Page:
Many describe the Roussillon as the new frontier of French wine, a result of producers like Domaine Vinci creating compelling cuvées from dramatic vineyards in the rugged highlands of French Catalonia. These arid, sun-drenched inclines are home to a number of extremely old vines in a diversity of soil types, often planted at high elevation—a recipe for concentrated wines with freshness and striking complexity derived from their terroir. The cuvée Rafalot comes from century-old dry-farmed Carignan in rugged clay and limestone soils, tended with the utmost care and respect for the environment. Olivier Varichon and his wife, Emmanuelle Vinci, stomp the grapes by foot and let them ferment naturally before aging the wine in neutral barrels before an unfined, unfiltered bottling with minimal added sulfur. Imposingly structured with deep, powerful black fruit, licorice, and spicy herbal tones, this big, bad Roussillon red makes a serious case for the Wild West of French wine.
It took Olivier Varichon and Emmanuelle Vinci years of dabbling in various careers before finally settling down and establishing their domaine in the heart of the Roussillon. They fell in love with the wild, rugged landscape of the Agly Valley, and in 2001 Domaine Vinci was born. They now organically farm six hectares of stunning vineyard sites, nestled at high altitudes amid scraggly garrigue and perilous outcrops. Due to the steep grades, everything is worked by hand. As a result, each vineyard represents a stable, balanced ecosystem in which native Maccabeu and Carignan Blanc, along with Grenache Blanc, Carignan, Mourvèdre, and Grenache Noir, are able to thrive and express the rustic wonder of this unique terroir.
Ask wine drinkers around the world, and the word “Languedoc” is sure to elicit mixed reactions. On the one hand, the region is still strongly tied to its past as a producer of cheap, insipid bulk wine in the eyes of many consumers. On the other hand, it is the source of countless great values providing affordable everyday pleasure, with an increasing number of higher-end wines capable of rivaling the best from other parts of France.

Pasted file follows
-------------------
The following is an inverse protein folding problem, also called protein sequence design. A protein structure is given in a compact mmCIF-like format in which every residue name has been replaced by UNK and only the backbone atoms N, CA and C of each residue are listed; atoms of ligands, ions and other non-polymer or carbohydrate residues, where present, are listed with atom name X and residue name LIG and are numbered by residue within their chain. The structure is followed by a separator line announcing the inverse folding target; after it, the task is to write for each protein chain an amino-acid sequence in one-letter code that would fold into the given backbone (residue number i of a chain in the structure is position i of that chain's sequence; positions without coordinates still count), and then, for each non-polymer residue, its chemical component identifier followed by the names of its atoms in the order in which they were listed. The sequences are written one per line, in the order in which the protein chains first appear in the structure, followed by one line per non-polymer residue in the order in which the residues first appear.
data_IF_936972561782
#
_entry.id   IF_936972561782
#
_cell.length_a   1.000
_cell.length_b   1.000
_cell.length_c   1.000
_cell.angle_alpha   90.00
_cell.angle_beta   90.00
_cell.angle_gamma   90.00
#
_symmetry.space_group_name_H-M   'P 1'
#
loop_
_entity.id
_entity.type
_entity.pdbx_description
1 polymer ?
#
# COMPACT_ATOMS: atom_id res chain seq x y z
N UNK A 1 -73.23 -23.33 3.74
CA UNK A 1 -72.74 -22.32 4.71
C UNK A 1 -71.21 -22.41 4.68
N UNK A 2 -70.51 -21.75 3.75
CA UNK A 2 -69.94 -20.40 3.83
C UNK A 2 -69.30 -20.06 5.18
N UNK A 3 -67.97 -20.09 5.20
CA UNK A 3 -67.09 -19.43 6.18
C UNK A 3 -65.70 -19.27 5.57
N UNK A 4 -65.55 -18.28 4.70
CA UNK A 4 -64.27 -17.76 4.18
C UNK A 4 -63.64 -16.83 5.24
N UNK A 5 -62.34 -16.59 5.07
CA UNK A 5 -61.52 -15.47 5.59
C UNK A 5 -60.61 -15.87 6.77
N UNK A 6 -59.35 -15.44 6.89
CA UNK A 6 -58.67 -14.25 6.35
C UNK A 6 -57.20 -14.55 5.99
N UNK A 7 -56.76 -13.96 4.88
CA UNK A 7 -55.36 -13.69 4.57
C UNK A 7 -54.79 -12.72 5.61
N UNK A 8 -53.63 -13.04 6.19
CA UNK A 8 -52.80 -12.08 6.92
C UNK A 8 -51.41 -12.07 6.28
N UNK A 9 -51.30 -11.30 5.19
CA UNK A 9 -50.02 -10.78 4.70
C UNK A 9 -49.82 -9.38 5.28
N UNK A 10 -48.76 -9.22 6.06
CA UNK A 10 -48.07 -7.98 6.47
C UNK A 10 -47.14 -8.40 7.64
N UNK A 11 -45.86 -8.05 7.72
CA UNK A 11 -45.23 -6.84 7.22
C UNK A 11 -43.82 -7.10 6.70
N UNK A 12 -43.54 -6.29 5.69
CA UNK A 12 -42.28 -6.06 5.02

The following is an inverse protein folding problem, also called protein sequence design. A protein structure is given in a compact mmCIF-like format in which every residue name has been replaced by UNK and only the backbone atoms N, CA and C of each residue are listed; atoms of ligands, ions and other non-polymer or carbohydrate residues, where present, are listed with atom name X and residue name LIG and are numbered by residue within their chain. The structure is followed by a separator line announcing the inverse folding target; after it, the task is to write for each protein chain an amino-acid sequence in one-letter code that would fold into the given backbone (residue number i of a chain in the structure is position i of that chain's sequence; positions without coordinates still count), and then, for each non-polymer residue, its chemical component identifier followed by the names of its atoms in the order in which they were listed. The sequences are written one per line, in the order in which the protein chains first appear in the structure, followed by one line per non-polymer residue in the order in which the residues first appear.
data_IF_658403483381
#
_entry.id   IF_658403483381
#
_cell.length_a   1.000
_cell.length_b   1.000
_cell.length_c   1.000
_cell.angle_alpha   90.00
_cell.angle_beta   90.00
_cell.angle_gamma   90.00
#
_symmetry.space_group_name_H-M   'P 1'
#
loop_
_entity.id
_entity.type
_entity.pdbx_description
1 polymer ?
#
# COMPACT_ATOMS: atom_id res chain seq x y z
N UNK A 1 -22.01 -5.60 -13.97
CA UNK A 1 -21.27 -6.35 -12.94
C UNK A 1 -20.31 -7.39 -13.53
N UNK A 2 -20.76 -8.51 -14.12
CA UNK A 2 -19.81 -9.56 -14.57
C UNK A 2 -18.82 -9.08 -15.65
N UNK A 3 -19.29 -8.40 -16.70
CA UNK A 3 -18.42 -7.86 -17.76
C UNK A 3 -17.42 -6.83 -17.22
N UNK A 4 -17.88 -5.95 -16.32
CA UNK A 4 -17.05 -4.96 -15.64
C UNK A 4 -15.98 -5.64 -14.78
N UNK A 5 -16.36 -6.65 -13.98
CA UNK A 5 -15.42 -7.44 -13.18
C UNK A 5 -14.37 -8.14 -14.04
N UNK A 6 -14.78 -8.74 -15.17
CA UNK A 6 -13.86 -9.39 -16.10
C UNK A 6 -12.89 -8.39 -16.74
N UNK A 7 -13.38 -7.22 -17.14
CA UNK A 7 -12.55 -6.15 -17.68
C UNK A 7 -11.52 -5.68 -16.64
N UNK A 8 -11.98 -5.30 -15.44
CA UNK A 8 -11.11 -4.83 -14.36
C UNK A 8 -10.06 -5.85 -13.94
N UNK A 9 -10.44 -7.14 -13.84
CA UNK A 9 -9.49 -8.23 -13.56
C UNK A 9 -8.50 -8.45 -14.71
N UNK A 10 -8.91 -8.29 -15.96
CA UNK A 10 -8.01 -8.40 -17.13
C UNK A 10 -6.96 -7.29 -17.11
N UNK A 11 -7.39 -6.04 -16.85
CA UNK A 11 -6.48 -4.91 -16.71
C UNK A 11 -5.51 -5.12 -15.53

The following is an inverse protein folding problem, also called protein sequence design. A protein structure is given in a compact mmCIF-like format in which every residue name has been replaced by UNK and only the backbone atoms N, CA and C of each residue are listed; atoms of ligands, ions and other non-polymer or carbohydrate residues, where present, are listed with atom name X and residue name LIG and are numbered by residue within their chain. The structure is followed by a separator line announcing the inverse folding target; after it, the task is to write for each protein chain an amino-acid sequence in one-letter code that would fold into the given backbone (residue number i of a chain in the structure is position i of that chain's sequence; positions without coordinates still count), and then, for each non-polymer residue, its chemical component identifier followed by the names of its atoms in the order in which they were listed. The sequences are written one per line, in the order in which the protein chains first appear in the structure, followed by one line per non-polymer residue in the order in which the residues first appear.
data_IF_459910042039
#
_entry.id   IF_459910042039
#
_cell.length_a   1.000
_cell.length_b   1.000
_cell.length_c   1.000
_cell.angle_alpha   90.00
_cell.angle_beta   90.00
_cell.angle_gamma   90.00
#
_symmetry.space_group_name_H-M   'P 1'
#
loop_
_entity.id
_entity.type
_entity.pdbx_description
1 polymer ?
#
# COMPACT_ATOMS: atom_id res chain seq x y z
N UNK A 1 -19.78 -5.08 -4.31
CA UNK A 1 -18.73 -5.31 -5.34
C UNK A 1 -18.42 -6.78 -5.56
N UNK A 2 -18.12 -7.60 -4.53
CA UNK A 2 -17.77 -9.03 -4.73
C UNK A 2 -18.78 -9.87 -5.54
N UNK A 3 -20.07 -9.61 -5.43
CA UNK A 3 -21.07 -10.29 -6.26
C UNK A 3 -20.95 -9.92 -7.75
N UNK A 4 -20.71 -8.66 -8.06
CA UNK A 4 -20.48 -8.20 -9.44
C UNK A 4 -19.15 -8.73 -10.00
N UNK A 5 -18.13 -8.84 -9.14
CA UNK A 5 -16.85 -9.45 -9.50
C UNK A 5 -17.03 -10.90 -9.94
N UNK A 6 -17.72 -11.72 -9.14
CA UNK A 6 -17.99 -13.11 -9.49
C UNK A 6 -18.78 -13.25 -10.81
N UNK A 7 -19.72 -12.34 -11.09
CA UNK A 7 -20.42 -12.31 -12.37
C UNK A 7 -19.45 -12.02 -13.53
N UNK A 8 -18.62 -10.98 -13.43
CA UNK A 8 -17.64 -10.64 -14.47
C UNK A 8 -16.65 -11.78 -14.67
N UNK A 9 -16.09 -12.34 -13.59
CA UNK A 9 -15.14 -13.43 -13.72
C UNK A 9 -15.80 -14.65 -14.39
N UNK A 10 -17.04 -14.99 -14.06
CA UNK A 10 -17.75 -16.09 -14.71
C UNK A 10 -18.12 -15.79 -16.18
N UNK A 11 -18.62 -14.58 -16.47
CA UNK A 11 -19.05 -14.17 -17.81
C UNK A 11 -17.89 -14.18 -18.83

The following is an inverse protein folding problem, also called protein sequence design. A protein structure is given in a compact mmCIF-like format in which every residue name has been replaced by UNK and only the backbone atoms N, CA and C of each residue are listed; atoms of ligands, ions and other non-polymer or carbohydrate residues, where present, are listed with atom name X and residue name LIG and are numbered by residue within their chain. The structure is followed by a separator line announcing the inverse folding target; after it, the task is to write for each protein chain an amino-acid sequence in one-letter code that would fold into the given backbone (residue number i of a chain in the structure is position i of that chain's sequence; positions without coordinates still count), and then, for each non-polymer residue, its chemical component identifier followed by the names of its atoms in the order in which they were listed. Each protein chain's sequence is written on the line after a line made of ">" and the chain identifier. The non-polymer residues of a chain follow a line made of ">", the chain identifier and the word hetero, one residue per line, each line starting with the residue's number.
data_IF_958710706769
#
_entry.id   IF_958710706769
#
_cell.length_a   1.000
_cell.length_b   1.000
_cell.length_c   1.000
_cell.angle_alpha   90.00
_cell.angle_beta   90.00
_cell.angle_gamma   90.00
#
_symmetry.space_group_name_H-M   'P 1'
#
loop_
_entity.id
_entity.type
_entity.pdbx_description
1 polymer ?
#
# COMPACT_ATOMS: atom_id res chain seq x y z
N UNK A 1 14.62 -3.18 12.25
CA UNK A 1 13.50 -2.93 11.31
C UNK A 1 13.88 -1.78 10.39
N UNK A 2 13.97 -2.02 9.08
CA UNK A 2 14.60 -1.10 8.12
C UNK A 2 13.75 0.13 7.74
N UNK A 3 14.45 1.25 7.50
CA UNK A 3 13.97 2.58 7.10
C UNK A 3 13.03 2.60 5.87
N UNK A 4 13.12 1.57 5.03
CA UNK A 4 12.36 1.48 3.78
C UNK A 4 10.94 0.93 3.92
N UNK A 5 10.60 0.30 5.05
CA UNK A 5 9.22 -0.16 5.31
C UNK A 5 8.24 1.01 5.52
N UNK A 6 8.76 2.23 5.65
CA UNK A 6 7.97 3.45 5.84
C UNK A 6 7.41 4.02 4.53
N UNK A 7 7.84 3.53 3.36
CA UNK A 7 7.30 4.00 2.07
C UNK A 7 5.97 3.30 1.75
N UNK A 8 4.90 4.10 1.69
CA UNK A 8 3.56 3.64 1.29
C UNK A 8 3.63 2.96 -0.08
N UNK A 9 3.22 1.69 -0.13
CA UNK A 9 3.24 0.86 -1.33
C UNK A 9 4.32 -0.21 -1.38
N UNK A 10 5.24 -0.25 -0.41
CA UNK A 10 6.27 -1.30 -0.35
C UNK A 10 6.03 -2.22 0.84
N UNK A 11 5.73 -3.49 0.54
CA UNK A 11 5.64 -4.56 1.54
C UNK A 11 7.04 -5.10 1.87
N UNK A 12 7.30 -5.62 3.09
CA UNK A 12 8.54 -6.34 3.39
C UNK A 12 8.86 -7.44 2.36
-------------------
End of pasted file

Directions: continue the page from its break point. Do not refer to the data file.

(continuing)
While there’s no denying the Languedoc’s checkered history, the last two decades have seen a noticeable shift to fine wine, with an emphasis on terroir. Ambitious growers have sought out vineyard sites with poor, well draining soils in hilly zones, curbed back on irrigation and the use of synthetic fertilizers and pesticides, and looked to balance traditional production methods with technological advancements to craft wines with elegance, balance, and a clear sense of place. Today, the overall quality and variety of wines being made in the Languedoc is as high as ever.
Shaped like a crescent hugging the Mediterranean coast, the region boasts an enormous variety of soil types and microclimates depending on elevation, exposition, and relative distance from the coastline and the cooler foothills farther inland. While the warm Mediterranean climate is conducive to the production of reds, there are world-class whites and rosés to be found as well, along with stunning dessert wines revered by connoisseurs for centuries.
Every three or four months I would send my clients a cheaply made list of my inventory, but it began to dawn on me that business did not pick up afterwards. It occurred to me that my clientele might not know what Château Grillet is, either. One month in 1974 I had an especially esoteric collection of wines arriving, so I decided to put a short explanation about each wine into my price list, to try and let my clients know what to expect when they uncorked a bottle. The day after I mailed that brochure, people showed up at the shop, and that is how these little propaganda pieces for fine wine were born.—Kermit Lynch
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